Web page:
In an upstairs studio in his south Minneapolis home, Douglas R. Ewart demonstrates one of his many creations. The one he calls the People’s Idiophone, a large metal contraption clangs in various tones as he plays.
“[It’s made of] lots of cooking utensils, pot covers, trays, hubcaps, old symbols,” Ewart said.
The metallic items hang on a frame that almost takes up an entire wall in the main room of the studio. It is part of a larger collection Ewart has dubbed his “crepuscular instruments” because as the term means twilight, the instruments are fashioned from household items near the end of their original use.
“I can take that item and transform it into a stamping stick or a drum or a picture frame,” Ewart said. “It's left to my imagination.”
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He also plays more familiar instruments, such as flutes and the didgeridoo, a wooden wind instrument.
Jeff Bailey, a professor of practice in music at Hamline University, has known Ewart for years. He said Ewart comes from a musical tradition that isn’t concerned with labels but could be generally described as improvisational jazz.
“Some might call it avant-guarde” Bailey said, “part of it is a willingness to be very present in the moment and reactive, instead of falling back to overly systematic approaches to music.”
Originally from Kingston, Jamaica, Ewart studied to be a tailor in high school before coming to the U.S. in 1963. While in his 20s, he picked up a saxophone. By late 1967, he decided to pursue music and continued to work as a tailor.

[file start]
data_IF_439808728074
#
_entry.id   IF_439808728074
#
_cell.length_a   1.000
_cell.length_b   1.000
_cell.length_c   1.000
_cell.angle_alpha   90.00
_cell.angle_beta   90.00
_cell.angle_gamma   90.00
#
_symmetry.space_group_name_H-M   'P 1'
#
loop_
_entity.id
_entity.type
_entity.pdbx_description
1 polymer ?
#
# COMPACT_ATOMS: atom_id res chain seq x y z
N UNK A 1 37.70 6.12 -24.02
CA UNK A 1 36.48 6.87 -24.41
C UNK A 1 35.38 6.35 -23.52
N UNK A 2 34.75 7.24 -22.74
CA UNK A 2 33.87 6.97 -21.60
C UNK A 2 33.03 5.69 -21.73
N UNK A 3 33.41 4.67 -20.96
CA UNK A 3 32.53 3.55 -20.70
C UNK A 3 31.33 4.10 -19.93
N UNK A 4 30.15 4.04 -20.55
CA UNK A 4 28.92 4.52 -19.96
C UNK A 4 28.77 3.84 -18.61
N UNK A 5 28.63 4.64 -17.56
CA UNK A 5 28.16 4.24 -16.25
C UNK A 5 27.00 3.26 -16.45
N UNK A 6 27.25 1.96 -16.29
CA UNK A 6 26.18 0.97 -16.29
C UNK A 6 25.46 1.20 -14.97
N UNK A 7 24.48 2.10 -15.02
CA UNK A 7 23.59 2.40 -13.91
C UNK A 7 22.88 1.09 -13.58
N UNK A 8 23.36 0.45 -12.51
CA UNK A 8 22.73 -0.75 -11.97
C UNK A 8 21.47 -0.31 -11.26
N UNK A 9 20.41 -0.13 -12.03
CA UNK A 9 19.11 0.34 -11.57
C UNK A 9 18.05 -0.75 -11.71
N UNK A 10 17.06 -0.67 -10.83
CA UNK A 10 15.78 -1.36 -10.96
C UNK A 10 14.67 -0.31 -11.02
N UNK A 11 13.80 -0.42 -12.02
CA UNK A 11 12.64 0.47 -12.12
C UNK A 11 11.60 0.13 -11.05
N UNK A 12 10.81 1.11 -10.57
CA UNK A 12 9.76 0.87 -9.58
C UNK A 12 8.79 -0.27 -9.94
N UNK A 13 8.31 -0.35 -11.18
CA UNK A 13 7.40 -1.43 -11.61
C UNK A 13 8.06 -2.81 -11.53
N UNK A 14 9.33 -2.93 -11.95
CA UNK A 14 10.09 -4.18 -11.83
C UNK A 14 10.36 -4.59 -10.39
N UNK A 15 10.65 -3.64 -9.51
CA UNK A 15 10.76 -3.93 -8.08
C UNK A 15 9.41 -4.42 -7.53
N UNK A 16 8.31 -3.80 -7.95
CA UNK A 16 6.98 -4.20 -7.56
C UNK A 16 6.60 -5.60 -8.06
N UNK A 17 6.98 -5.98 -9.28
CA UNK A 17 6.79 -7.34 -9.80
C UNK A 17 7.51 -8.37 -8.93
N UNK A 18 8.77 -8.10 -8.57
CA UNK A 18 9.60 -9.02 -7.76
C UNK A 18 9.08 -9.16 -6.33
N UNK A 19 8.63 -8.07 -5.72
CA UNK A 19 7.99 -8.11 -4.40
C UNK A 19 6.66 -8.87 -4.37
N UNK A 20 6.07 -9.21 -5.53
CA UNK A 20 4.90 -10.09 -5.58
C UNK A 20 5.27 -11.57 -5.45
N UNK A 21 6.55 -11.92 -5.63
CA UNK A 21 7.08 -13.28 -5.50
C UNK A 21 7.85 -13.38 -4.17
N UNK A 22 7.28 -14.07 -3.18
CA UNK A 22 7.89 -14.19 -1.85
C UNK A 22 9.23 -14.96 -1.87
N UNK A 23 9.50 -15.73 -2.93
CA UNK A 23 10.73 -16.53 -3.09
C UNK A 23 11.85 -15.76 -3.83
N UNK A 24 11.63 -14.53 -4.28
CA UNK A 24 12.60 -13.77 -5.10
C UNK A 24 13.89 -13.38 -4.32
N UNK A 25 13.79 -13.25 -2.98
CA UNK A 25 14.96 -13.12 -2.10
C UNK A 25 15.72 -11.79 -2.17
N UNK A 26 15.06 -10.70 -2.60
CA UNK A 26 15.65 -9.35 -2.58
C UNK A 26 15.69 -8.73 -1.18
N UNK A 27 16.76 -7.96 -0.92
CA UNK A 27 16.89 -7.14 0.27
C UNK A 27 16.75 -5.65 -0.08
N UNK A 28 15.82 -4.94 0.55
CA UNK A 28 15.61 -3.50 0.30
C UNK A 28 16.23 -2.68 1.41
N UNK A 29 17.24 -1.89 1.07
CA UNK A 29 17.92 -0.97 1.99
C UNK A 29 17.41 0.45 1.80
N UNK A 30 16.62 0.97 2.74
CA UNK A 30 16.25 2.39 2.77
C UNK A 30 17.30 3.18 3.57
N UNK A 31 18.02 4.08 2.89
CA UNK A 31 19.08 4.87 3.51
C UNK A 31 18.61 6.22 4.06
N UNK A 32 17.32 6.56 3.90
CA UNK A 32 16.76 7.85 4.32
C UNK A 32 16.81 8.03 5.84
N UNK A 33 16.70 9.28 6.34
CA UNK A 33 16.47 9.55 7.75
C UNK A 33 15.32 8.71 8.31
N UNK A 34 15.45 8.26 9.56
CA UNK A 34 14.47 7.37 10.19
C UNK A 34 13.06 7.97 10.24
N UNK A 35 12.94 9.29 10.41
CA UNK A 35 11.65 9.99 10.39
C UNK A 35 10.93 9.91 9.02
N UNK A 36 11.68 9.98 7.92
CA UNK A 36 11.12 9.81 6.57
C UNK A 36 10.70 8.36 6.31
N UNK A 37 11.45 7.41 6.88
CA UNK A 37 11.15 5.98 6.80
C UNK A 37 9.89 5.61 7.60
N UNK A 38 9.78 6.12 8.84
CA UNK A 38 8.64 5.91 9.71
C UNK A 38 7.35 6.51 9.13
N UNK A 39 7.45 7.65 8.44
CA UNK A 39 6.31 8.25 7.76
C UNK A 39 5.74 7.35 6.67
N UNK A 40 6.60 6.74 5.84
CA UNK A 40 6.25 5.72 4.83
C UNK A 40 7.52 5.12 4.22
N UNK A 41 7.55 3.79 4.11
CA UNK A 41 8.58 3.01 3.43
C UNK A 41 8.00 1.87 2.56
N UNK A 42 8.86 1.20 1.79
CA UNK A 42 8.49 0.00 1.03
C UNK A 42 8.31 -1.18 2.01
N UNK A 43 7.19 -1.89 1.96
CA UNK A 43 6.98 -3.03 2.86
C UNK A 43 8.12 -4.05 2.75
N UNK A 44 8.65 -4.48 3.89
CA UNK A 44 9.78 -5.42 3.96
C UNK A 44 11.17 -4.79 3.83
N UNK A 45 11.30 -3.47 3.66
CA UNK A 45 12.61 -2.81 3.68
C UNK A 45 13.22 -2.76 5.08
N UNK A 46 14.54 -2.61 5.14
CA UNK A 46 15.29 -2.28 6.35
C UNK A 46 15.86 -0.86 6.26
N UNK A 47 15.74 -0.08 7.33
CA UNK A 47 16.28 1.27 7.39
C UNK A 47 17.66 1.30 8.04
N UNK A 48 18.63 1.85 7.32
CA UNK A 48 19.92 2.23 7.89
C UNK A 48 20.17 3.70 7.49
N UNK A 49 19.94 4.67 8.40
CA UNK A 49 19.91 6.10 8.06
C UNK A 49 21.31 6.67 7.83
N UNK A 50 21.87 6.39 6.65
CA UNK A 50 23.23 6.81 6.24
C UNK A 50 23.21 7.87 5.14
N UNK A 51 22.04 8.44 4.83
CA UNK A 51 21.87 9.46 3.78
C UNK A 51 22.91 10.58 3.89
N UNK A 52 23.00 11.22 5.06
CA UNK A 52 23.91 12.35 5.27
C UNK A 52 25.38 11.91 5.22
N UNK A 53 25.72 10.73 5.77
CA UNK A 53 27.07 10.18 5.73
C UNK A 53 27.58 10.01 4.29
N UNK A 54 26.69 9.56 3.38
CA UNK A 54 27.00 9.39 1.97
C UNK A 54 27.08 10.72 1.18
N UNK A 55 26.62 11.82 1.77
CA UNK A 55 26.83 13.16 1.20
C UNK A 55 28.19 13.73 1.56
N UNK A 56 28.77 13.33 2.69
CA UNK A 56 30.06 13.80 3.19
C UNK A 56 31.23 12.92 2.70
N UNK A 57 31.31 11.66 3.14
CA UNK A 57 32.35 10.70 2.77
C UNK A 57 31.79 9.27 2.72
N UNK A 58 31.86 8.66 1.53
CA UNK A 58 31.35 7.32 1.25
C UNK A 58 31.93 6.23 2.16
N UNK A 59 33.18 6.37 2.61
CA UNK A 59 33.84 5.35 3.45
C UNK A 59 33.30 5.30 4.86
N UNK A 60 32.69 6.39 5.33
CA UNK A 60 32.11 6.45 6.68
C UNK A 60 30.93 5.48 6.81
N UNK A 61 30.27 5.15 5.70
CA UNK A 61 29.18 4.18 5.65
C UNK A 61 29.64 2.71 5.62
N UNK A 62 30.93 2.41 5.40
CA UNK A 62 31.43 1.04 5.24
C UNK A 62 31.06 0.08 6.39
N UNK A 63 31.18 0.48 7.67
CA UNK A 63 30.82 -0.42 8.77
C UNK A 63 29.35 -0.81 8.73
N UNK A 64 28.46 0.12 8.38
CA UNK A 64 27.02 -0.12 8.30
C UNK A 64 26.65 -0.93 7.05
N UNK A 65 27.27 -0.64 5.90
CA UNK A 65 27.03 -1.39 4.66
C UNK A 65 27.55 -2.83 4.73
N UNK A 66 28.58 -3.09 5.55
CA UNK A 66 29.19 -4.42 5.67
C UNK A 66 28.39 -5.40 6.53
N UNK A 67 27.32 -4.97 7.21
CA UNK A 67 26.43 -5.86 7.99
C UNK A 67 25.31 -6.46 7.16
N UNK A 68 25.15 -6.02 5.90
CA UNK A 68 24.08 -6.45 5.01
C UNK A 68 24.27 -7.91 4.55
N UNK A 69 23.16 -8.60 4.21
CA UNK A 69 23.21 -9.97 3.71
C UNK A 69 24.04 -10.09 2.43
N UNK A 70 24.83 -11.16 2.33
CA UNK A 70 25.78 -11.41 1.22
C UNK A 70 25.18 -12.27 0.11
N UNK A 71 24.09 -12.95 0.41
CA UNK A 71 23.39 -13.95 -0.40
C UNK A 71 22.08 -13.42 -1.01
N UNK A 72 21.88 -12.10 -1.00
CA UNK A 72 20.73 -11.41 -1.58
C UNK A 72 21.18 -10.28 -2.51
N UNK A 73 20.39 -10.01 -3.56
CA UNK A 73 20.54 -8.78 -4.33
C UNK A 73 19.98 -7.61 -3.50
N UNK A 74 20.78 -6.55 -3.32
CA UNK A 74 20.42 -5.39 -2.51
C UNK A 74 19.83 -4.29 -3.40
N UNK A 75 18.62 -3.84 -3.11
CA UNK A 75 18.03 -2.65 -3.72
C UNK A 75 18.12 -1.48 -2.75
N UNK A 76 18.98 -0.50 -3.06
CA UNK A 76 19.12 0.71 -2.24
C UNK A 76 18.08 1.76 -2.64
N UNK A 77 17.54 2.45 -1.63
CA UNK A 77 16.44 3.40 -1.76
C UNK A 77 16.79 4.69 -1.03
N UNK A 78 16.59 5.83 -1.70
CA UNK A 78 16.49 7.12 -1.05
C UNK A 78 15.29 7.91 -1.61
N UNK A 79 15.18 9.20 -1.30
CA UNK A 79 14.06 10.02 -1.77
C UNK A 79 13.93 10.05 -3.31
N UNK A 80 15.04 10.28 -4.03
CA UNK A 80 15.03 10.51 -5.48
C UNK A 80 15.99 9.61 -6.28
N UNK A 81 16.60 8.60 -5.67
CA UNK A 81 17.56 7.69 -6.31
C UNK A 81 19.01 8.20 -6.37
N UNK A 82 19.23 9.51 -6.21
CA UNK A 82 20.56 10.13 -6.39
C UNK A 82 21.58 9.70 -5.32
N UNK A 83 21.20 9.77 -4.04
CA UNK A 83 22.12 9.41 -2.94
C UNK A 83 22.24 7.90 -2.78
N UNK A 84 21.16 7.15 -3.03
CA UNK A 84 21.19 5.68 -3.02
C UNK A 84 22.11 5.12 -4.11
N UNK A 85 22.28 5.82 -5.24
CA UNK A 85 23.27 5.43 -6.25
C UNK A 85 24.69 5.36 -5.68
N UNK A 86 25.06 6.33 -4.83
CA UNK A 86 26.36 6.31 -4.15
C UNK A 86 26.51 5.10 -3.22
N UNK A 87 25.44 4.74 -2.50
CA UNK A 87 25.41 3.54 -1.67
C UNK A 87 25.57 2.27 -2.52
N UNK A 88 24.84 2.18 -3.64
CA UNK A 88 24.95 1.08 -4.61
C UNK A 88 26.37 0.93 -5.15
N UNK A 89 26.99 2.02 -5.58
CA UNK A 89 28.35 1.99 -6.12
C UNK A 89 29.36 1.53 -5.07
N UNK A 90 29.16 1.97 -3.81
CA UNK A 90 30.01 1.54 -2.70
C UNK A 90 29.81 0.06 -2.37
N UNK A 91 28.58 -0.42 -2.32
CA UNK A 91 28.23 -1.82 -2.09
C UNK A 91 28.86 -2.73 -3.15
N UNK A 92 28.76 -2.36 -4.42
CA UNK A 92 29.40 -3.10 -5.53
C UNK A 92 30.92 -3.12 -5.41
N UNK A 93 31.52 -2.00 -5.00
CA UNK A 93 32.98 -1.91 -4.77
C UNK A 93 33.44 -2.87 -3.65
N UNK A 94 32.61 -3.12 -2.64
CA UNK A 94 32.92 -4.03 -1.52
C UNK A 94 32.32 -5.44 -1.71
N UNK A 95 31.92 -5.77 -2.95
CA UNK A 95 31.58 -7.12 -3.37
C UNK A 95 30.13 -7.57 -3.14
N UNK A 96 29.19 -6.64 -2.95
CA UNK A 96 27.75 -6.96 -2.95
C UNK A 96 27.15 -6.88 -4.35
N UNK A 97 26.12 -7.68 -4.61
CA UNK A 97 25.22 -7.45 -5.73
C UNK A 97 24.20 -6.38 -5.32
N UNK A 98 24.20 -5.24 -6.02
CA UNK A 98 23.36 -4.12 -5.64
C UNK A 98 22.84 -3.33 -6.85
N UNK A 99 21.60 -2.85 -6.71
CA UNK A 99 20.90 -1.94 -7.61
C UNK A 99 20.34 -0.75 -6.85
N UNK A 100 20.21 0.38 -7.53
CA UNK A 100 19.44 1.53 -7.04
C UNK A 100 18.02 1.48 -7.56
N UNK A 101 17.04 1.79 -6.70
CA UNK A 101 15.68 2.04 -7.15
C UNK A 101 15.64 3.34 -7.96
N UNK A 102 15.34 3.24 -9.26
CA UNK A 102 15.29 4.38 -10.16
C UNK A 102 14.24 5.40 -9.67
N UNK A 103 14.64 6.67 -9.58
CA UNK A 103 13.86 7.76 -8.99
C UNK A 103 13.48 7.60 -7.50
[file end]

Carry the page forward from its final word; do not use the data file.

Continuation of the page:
“There's this notion that you can only do one thing well,” Ewart said, “I disagree with that philosophy. And, in fact, I try to impart to my students to do several things.”
Along with his musical prowess, Ewart also creates visual arts and continues to tailor and design clothes. Ewart also taught at the Chicago Art Institute School.
Even as his reputation in music and visual art grew, friends and fellow musicians also know Ewart for his ability as a collaborator and teacher.
“He's a community artist who works, and he teaches, supports, includes, encourages, stands up for, and participates in art and creation,” said Mankwe Ndosi, a Minneapolis-based musician.
Ndosi also credits Ewart with helping her develop as a multidisciplinary artist.
“One of the things that he did, which was most influential to me, is showing me how many different ways you can live as an artist and ways that you can support yourself,” she said.
The McKnight Foundation honored Ewart’s years of community engagement and artistry with this year’s Distinguished Artist Award, which carries with it a $100,000 prize.
Ewart hopes to use the money and recognition he’s received from McKnight to continue his community education and to create.
“The things that it will enable me to do are the things that I'm already engaged in on maybe a easier level” Ewart said, “wherever I go, I’m always trying to do positive work.”